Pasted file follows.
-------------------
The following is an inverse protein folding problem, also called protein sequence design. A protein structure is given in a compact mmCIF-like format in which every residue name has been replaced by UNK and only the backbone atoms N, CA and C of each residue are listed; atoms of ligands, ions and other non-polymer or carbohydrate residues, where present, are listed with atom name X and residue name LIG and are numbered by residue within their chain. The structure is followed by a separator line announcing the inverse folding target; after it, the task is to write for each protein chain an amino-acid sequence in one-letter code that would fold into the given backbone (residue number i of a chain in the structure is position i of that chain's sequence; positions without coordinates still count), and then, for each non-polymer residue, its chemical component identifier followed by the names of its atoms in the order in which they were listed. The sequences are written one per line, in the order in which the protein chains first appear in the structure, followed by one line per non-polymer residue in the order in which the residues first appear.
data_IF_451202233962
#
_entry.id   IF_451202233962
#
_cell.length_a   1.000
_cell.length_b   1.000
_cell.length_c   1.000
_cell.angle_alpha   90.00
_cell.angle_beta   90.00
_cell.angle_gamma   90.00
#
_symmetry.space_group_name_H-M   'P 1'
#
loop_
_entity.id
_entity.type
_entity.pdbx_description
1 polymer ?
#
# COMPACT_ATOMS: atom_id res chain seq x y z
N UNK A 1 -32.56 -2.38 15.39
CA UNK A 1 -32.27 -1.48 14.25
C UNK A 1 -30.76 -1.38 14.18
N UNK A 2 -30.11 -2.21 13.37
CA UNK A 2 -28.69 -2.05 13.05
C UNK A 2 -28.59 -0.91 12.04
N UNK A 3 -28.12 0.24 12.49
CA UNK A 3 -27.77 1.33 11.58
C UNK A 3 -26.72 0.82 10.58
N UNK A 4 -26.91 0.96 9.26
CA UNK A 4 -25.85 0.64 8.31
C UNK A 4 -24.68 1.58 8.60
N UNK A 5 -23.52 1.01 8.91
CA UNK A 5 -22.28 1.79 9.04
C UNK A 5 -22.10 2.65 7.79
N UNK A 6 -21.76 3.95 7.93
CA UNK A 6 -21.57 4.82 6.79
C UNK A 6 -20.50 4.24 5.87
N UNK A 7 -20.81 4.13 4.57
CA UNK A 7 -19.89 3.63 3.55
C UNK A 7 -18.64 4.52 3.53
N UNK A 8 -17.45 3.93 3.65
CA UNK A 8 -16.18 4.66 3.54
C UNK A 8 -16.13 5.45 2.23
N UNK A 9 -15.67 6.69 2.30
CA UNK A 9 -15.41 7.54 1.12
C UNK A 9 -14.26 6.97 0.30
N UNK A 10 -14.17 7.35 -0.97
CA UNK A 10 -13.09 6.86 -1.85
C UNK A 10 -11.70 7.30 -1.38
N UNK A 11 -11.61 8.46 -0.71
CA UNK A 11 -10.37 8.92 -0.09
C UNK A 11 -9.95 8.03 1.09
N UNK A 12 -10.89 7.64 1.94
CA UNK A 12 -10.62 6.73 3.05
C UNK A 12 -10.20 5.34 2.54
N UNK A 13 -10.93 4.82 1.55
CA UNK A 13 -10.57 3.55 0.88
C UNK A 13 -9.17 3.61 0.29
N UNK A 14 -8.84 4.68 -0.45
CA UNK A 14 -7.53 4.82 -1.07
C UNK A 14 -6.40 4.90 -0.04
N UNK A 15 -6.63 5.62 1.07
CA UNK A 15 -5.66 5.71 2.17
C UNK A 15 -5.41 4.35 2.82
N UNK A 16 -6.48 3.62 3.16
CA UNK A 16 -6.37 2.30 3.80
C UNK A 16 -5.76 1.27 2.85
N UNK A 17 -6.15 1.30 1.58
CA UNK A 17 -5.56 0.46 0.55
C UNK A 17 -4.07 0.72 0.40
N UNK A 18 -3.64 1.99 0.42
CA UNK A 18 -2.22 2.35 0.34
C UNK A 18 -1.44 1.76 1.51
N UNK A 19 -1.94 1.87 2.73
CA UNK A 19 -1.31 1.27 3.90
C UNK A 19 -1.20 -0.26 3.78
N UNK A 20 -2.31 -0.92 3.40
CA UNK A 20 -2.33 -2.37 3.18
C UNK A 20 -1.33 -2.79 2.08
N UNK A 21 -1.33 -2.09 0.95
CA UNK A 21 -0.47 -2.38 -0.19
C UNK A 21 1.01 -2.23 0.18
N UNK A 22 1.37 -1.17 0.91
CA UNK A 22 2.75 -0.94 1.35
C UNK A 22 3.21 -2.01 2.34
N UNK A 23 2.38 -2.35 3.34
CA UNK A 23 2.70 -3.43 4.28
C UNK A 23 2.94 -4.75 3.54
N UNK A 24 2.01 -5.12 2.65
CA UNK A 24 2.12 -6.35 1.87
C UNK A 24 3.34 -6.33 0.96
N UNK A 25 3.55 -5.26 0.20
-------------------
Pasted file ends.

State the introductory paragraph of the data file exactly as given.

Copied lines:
The following is an inverse protein folding problem, also called protein sequence design. A protein structure is given in a compact mmCIF-like format in which every residue name has been replaced by UNK and only the backbone atoms N, CA and C of each residue are listed; atoms of ligands, ions and other non-polymer or carbohydrate residues, where present, are listed with atom name X and residue name LIG and are numbered by residue within their chain. The structure is followed by a separator line announcing the inverse folding target; after it, the task is to write for each protein chain an amino-acid sequence in one-letter code that would fold into the given backbone (residue number i of a chain in the structure is position i of that chain's sequence; positions without coordinates still count), and then, for each non-polymer residue, its chemical component identifier followed by the names of its atoms in the order in which they were listed. The sequences are written one per line, in the order in which the protein chains first appear in the structure, followed by one line per non-polymer residue in the order in which the residues first appear.